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Residents: Ridgewood Council Hazy On High-Density Housing Studies

Ridgewood residents turned out in the hundreds on Sept. 30 to encourage the council to vote "no" on a proposal that would allow multi-family apartment buildings.
Ridgewood residents turned out in the hundreds on Sept. 30 to encourage the council to vote "no" on a proposal that would allow multi-family apartment buildings. Photo Credit: Cecilia Levine

RIDGEWOOD, N.J. — The Ridgewood Council, with the exception of Deputy Mayor Albert Pucciarelli, voted in favor of commissioning a series of studies for a high-density housing proposal at the Sept. 30 council meeting.

During Monday night's council meeting, however, it appeared that some council members struggled to recall what they'd supported six weeks ago. (U-STREAM: CLICK HERE).

Mayor Paul Aronsohn said only one council member was having trouble remembering but during the meeting said it is "still inconclusive if we will do additional studies."

"At the Council meeting, we agreed to move forward with a financial impact study that would, among other things, look at potential school impacts and look at different potential density levels," Aronsohn said. 

"We also agreed to look at what impact studies had been done during the nearly five years of Planning Board consideration and then decide what, if any, additional studies we need to do now."

"To me, that seems both prudent and responsive."

Then, he said, council will decide which other ones are needed.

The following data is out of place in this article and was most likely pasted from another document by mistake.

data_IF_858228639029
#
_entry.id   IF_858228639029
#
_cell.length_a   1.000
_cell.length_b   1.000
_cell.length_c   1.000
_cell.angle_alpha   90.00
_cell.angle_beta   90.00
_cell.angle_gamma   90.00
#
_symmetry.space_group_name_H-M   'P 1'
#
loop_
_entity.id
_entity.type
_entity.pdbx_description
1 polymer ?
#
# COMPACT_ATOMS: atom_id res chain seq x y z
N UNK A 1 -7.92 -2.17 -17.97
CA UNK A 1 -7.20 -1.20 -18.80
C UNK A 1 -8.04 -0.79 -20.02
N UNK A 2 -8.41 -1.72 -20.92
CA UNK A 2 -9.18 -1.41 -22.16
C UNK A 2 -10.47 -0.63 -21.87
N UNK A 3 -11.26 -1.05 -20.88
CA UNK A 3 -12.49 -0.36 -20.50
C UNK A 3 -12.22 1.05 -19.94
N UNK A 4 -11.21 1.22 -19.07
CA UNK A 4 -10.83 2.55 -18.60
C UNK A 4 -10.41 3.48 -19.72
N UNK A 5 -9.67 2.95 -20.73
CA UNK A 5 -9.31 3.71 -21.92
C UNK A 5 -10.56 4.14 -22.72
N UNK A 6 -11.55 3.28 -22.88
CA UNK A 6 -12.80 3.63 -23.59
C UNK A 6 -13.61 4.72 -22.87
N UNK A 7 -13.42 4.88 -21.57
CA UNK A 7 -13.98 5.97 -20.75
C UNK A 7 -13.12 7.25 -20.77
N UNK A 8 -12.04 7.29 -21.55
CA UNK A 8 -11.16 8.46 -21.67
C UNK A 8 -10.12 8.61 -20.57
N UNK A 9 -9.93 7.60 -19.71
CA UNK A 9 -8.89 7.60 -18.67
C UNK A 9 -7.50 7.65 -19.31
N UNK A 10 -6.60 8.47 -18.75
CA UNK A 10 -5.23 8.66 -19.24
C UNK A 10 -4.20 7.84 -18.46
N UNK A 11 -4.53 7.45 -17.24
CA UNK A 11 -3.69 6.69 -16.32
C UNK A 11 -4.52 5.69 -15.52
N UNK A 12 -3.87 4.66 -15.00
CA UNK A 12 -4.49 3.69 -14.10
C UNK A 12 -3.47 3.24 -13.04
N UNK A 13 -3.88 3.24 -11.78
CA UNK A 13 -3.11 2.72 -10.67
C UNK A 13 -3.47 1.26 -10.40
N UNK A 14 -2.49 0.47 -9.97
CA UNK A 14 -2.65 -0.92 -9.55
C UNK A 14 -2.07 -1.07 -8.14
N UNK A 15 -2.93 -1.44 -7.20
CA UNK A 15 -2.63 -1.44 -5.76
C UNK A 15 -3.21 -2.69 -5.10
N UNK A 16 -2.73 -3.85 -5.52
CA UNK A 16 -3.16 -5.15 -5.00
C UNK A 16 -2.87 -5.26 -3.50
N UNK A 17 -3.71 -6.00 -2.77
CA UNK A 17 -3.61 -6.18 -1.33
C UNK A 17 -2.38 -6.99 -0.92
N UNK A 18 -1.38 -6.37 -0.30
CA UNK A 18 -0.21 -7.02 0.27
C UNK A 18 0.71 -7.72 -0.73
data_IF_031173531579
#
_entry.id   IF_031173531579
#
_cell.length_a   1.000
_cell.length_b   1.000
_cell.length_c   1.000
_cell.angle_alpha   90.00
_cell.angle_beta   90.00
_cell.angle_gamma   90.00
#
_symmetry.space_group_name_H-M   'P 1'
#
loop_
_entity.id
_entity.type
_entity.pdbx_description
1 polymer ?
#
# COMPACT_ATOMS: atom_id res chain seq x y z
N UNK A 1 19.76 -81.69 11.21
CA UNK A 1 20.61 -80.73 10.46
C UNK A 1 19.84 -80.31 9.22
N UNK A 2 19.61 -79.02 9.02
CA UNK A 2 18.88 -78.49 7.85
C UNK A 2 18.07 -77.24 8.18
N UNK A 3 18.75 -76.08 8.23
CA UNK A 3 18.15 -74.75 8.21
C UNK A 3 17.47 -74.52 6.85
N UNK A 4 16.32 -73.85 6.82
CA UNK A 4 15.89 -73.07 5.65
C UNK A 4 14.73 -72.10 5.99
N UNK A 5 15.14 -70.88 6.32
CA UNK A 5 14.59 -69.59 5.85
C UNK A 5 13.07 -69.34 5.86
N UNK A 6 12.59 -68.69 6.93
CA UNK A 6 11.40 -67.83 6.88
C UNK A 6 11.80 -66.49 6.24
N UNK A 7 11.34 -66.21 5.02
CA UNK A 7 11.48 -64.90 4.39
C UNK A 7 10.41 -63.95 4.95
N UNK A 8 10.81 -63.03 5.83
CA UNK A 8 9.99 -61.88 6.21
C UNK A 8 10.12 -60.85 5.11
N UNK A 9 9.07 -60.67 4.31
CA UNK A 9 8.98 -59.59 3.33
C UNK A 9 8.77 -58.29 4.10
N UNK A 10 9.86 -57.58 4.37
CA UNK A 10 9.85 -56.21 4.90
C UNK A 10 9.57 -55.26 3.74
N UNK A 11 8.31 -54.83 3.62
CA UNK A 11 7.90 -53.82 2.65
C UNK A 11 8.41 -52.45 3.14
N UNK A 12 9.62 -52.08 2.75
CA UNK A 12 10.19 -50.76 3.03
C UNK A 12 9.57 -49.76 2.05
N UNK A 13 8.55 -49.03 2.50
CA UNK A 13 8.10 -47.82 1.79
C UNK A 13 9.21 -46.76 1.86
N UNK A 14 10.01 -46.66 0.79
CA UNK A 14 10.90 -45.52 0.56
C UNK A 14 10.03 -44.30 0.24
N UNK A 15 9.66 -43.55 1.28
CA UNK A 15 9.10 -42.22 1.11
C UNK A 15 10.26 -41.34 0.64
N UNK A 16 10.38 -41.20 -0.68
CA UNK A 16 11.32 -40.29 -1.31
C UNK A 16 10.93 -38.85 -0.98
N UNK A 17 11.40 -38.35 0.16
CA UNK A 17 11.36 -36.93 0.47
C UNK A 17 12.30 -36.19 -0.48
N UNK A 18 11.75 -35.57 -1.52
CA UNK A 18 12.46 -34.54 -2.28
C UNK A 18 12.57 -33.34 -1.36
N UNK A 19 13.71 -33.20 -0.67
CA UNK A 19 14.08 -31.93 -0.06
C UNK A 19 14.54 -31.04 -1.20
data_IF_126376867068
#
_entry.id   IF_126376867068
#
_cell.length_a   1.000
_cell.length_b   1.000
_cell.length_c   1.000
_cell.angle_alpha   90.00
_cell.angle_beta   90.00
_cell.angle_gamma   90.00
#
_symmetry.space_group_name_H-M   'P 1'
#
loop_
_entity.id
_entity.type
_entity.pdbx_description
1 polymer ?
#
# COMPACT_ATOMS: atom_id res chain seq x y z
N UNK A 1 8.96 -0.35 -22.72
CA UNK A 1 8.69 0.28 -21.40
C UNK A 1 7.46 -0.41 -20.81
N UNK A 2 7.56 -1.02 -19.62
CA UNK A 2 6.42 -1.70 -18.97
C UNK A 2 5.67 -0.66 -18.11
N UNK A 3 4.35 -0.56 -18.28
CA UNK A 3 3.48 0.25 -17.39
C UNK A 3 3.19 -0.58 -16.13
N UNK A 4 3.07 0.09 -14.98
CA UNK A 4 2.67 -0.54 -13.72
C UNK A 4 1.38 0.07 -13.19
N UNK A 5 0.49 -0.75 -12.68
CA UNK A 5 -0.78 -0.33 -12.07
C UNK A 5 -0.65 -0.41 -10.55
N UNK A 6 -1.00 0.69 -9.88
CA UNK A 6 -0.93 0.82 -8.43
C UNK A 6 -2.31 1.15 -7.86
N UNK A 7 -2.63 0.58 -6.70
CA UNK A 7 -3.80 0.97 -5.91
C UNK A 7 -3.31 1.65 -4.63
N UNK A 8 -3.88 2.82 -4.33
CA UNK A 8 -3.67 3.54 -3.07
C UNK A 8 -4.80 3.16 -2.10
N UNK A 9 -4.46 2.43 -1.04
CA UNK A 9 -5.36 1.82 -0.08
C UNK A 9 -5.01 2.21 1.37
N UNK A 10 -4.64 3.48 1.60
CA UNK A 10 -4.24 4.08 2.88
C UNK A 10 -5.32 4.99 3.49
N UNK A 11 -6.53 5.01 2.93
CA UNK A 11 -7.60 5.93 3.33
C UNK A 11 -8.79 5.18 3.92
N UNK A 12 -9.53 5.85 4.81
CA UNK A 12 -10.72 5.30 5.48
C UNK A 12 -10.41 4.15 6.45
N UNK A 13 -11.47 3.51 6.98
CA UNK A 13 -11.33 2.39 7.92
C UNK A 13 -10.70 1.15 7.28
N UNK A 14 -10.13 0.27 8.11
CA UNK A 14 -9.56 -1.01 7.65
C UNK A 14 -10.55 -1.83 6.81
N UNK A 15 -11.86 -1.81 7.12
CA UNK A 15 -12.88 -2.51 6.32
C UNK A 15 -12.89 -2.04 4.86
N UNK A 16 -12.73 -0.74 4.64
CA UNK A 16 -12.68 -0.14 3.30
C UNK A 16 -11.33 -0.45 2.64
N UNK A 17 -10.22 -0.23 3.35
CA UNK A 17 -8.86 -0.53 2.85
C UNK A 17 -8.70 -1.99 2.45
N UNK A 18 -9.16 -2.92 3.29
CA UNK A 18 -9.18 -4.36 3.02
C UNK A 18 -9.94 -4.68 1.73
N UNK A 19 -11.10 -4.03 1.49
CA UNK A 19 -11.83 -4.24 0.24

Trust in the village council is slipping away for village resident Dana Glazer.

"It was almost, like, were we even sitting in the same room on Sept. 30?" he said. "It was pretty clear to me and everyone else in there what they voted on and for it to suddenly become this vague, unclear thing is very disheartening."

Glazer feels council members were "backpedaling and muddying the lens."Councilwoman Gwenn Hauck insisted the confusion was a product of a meeting that ran well past midnight.

"It was late at night and it... circumvented the public hearing process," she said. 

Hauck pointed out that she is "in favor of studies that can better inform the public, and take into account all the variables that affect our village council's decision to approve or reject the planning board's multifamily housing decision. 

"This issue is a complicated puzzle."

The councilwoman suggested revisiting the vote for further studies since "there were no supporting documents explaining what we were voting on. 

"It takes courage to lead the entire village and serve the needs of residents," she told Daily Voice. "There are so many questions that still need to be answered."

Both Glazer and Ridgewood resident David Slomin said they were misrepresented.

"The high density development issue is too big a deal for our Council to forget that an important set of studies was voted upon and approved," Slomin said in an email to the council Tuesday morning. "We want so deeply to trust that our council is operating with the greatest mindfulness, diligence and wisdom in truly representing the best interests of the current Residents of Ridgewood."

CLICK HERE to watch the 26-second vote on Sept. 30.

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